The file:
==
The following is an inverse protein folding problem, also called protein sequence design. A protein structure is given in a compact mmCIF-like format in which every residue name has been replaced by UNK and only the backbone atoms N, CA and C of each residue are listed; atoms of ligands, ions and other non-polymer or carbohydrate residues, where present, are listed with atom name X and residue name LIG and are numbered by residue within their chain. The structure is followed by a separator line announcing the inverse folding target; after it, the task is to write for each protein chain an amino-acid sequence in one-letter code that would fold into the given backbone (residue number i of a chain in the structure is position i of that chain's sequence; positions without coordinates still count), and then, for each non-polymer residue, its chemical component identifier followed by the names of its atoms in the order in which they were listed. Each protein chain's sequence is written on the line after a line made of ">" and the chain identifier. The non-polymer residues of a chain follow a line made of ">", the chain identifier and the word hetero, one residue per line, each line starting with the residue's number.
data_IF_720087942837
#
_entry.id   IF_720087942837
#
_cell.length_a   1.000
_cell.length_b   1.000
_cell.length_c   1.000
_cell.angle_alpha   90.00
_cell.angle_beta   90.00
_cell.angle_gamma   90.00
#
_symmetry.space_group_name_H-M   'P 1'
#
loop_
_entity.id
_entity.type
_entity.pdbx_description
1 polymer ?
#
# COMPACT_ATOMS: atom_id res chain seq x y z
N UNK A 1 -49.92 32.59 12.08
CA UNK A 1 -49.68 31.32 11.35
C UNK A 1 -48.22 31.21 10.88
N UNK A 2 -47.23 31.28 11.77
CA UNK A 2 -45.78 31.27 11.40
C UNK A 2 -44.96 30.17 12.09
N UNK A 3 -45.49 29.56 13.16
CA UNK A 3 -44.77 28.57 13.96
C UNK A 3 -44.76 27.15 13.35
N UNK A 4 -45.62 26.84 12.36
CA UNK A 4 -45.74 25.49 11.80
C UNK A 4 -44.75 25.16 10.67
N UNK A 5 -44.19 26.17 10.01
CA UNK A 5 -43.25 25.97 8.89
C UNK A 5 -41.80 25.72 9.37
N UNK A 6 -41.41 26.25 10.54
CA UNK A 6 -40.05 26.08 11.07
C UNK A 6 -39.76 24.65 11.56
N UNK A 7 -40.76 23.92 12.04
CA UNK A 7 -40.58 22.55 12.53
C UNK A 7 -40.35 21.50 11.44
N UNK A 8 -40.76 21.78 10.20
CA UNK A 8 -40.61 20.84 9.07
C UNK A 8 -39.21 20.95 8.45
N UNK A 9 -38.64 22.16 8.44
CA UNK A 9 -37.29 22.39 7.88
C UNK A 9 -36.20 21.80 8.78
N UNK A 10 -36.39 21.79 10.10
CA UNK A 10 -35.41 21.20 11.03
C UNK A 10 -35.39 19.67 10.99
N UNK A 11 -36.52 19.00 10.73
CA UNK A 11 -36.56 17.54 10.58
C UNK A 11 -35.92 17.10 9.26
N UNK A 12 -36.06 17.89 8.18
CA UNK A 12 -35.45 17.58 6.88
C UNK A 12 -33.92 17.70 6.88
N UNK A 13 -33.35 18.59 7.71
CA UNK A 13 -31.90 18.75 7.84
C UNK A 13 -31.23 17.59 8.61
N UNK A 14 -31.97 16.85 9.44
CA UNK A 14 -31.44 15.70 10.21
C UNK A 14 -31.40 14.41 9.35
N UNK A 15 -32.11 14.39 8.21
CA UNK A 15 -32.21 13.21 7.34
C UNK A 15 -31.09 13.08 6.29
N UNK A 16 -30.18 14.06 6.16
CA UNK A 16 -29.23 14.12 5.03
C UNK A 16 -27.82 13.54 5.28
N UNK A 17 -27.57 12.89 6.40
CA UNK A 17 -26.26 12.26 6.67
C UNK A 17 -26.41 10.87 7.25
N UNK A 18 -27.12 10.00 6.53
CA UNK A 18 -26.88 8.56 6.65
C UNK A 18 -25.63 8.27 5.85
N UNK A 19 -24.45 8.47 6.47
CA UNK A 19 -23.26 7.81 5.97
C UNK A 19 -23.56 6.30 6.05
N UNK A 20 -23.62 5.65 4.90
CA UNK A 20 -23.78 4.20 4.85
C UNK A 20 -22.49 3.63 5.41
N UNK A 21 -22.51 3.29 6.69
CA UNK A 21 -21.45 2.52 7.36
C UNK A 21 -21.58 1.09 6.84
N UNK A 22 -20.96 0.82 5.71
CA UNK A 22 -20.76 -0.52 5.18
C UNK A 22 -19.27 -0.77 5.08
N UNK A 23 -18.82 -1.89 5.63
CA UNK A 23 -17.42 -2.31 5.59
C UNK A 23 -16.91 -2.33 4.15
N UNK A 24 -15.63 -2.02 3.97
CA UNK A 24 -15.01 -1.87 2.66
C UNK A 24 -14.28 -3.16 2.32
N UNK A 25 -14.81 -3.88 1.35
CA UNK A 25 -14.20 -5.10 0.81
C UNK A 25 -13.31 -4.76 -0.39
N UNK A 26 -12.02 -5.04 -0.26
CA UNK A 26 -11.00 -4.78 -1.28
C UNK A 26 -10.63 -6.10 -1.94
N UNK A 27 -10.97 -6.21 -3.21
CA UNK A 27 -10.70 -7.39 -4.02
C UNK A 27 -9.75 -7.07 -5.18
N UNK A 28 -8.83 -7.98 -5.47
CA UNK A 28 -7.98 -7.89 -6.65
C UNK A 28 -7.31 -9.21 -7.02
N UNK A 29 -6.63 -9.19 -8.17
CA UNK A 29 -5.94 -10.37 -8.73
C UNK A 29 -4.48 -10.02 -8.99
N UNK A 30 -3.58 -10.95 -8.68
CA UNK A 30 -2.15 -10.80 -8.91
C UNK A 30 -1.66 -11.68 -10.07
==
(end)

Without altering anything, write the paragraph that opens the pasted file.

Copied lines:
The following is an inverse protein folding problem, also called protein sequence design. A protein structure is given in a compact mmCIF-like format in which every residue name has been replaced by UNK and only the backbone atoms N, CA and C of each residue are listed; atoms of ligands, ions and other non-polymer or carbohydrate residues, where present, are listed with atom name X and residue name LIG and are numbered by residue within their chain. The structure is followed by a separator line announcing the inverse folding target; after it, the task is to write for each protein chain an amino-acid sequence in one-letter code that would fold into the given backbone (residue number i of a chain in the structure is position i of that chain's sequence; positions without coordinates still count), and then, for each non-polymer residue, its chemical component identifier followed by the names of its atoms in the order in which they were listed. Each protein chain's sequence is written on the line after a line made of ">" and the chain identifier. The non-polymer residues of a chain follow a line made of ">", the chain identifier and the word hetero, one residue per line, each line starting with the residue's number.